Friday, May 2, 2008

Crafting - a life line

I had virtually quit crafting after the death of my brother and when we adopted Deniska 4 years ago. I was the main caregiver to my aging mother with Alzheimer's, I had a 4 year old who didn't understand a lick of English, and a husband who was overwhelmed by all the new changes in our life. I can remember going to work, crying, taking care of Mama, crying, dealing with family life, crying, going through the routines of life, crying, etc.... Seems I did a lot of crying.

When Mama went to the nursing home, I thought things would somehow be easier. Instead, it got harder to go through each day. In May 2006, we lost Gabriel. That was devastating to me and I will never forget his smile and sweet little body. There is not a day that goes by that I don't think of him and say a prayer for him. It was almost too much to bear.

Nikolai arrived a year ago and once again we started with the difficult transition of adding a child to our settled family. Temper tantrums, crying, acting out, throwing things, pinching, stealing, and tattling are just a few things that we went through daily. It took a year for him to settle down and those things are not as common. I still was going to the nursing home, crying on the way home, dealing with difficult children, and tottering on the edge of despair. Still, no crafting in sight. I just did not have time.

I can't say that the past four years have been fun or particularly happy. In fact, they have been very difficult with more sadness than happiness. Our marriage must be really strong for us to cling to each other as we drifted on this sea of unrest and unhappiness. Ir's been hard - too hard.

Mama died in December 2007 and something died in me too that day. I can't explain what died, I just know that I am no longer the person I was. I am an orphan. Something deep inside awakened and called to be recognized. The creative part of me was waking as if from a long slumber. I started crafting again. The dishes could go unwashed, the clothes unfolded, the floors unswept, I needed to craft. And, craft I did. Through crafting, I found that the problem was within me. It was not the external pressures place on my life, it was the internal pressures of having everything perfect. I had to change if I wanted my life to change. I could not continue trying to do everything.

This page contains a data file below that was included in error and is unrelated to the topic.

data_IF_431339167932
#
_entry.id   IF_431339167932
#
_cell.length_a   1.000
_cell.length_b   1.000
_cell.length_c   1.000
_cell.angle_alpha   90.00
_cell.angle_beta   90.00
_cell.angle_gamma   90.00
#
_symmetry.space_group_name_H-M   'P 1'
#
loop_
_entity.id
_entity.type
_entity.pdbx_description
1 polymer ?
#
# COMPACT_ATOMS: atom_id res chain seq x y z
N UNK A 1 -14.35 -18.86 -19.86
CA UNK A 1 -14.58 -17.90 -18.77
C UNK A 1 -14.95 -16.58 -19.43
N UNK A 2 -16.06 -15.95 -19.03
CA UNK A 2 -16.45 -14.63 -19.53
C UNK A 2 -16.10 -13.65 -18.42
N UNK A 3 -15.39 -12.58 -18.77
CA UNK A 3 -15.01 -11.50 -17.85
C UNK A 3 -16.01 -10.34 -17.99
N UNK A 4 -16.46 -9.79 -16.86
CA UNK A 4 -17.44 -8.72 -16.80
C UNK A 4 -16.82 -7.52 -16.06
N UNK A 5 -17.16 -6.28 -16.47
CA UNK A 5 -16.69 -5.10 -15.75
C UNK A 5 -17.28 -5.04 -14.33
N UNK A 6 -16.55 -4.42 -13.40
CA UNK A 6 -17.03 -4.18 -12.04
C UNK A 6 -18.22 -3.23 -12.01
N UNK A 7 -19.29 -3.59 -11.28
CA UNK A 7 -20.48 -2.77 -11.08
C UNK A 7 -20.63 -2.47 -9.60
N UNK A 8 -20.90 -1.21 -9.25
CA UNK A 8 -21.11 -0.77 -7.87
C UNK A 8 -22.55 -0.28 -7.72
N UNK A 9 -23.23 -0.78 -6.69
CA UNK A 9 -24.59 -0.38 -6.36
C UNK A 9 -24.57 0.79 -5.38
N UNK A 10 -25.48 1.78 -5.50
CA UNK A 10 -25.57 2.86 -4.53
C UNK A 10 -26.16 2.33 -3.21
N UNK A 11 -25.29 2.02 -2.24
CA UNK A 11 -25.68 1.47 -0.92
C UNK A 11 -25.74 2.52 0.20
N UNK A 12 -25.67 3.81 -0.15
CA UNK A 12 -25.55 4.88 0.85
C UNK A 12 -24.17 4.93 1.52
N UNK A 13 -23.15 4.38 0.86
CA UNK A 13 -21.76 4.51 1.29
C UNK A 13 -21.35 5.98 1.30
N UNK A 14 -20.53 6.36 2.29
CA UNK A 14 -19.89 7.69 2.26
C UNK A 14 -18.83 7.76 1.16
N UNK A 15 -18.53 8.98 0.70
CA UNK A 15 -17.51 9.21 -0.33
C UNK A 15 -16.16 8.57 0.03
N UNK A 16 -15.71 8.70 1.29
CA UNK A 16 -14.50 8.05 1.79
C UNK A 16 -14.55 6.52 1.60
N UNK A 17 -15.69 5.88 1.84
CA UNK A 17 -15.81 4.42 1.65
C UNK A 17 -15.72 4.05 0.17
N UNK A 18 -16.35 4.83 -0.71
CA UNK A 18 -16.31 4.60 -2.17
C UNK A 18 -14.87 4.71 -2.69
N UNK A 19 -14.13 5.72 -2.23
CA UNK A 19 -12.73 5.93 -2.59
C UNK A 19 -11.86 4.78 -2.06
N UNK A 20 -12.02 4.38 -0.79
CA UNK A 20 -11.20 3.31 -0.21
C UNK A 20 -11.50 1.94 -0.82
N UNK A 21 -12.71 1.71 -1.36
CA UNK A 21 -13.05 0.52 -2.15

Perfectionism is a horrible thing. She will not allow you to be human. She robs you of enjoying the laughter of children when they have made a mess playing. She doesn't allow you to enjoy small accomplishments because she always points out what is wrong. She is jealous of your free time and always sends guilt to you. I don't like her very much. She has been with me far too long and I am tired of her negative spirit. It was time for us to part ways.

As I crafted, I sent Perfectionism away. I told her to leave me alone and let me grieve for my mother and my brother. I have never grieved for my brother who died 4 years ago. I was too busy taking care of my mother, my child, my husband, everybody else instead of me. Now, I have time to grieve. I grieve for my brother who was robbed of meeting and loving my children. I grieve for my children who will never know their uncle or grandmother as vibrant, productive people. I grieve for my husband who is stuck with a slightly crazy wife. I grieve for myself who has been denied so many things by herself. Perfectionism still tries to sneaks in sometimes and I have to guard against her. I find prayer helps a lot to keep her at a respectable distance!

With each craft, I grieve a little more. I feel better. I feel healthy. I feel that I might enjoy life once again!


  1. Susan,

    It makes me feel better to know that you have your crafting to help you through these times of grieving. May each little stitch that you put into your hand-crafted item continue to bring you peace and blessings. I know that when I'm feeling really sad and like things are falling apart, picking up my needlework really helps to soothe my heart and soul. And I know it does for you also.

    Linda in VA

  2. Crafting is very good for the soul. When I a young wife and my Marine husband was away so much, I spent most all of my free time doing cross stitch or embroidery or quilting. I think I was able to cope much better with the lonliness than my non-crafting neighbors did.

    Happy Mothers Day to you, Susan. I know it will be bittersweet for you this year.

  3. It's me again, already. This really struck a note with me as I lost my mother last month. I was her caretaker for the last 20 months of her life. She had ALS (Lou Gehrig's diseast) so mentally she was fine, but physically she was getting weaker and more helpless practically daily. She passed away peacefully in her bedroom in my home, which is now my sewing room, so I feel sad a lot when I am in here. She had hospice care, and they were wonderful. She was 80 years old. I am glad that the crafting helped you. I am lucky in that I can pretty much indulge myself, as I haven't got children to be responsible for, and I am retired now. It is very good to meet you.


Thank you for leaving a comment!